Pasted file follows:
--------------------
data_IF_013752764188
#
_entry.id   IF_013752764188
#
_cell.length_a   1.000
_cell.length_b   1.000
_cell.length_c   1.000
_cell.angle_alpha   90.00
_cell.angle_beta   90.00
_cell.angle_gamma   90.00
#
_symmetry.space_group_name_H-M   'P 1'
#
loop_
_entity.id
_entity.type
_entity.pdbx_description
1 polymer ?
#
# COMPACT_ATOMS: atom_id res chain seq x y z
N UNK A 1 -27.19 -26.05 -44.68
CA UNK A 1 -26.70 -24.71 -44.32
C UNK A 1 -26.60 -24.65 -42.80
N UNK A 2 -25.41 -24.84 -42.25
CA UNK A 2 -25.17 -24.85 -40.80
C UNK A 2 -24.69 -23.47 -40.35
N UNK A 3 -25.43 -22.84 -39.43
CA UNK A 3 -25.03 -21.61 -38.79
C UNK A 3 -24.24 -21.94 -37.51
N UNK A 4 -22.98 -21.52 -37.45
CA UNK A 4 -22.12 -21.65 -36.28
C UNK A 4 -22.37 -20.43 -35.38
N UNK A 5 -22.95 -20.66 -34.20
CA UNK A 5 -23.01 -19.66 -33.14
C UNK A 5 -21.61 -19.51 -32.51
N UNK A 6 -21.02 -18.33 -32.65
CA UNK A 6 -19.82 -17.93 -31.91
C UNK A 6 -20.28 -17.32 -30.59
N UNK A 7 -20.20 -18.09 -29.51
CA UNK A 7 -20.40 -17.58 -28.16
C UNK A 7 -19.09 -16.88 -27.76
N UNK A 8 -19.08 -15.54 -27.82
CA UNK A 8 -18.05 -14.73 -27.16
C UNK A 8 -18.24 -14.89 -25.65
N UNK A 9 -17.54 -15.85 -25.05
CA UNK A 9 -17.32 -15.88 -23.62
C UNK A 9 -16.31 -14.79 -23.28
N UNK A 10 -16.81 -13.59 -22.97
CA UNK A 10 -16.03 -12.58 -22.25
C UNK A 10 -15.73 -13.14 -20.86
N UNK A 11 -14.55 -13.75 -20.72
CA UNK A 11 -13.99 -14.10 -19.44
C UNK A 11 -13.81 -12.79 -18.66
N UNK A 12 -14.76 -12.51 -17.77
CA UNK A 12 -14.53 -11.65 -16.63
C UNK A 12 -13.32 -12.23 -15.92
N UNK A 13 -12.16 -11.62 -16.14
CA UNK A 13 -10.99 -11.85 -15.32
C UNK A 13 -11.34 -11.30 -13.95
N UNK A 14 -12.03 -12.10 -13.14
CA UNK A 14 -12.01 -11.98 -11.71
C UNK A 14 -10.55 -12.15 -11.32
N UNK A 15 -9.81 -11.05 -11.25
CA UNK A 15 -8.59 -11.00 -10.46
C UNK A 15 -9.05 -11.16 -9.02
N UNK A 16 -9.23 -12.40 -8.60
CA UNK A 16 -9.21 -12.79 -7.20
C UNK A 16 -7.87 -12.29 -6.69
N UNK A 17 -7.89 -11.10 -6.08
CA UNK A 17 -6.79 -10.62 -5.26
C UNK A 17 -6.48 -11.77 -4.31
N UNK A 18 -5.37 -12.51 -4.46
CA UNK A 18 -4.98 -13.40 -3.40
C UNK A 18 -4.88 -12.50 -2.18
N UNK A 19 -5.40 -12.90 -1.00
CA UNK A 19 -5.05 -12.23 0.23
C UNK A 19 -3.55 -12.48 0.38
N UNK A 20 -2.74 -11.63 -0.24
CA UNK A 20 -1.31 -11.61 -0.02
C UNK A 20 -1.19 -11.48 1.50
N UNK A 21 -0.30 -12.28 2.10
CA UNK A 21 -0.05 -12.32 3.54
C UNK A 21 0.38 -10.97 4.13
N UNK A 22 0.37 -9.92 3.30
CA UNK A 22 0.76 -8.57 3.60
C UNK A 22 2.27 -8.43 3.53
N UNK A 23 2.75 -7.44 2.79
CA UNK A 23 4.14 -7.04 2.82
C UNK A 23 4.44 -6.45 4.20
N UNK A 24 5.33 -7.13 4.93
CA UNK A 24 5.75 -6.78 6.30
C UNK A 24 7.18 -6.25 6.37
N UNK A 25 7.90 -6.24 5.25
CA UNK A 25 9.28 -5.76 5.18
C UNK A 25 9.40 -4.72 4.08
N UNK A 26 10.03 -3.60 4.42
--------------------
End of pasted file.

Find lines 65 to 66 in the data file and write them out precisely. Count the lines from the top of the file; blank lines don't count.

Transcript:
C UNK A 15 -9.05 -11.16 -9.02
N UNK A 16 -9.23 -12.40 -8.60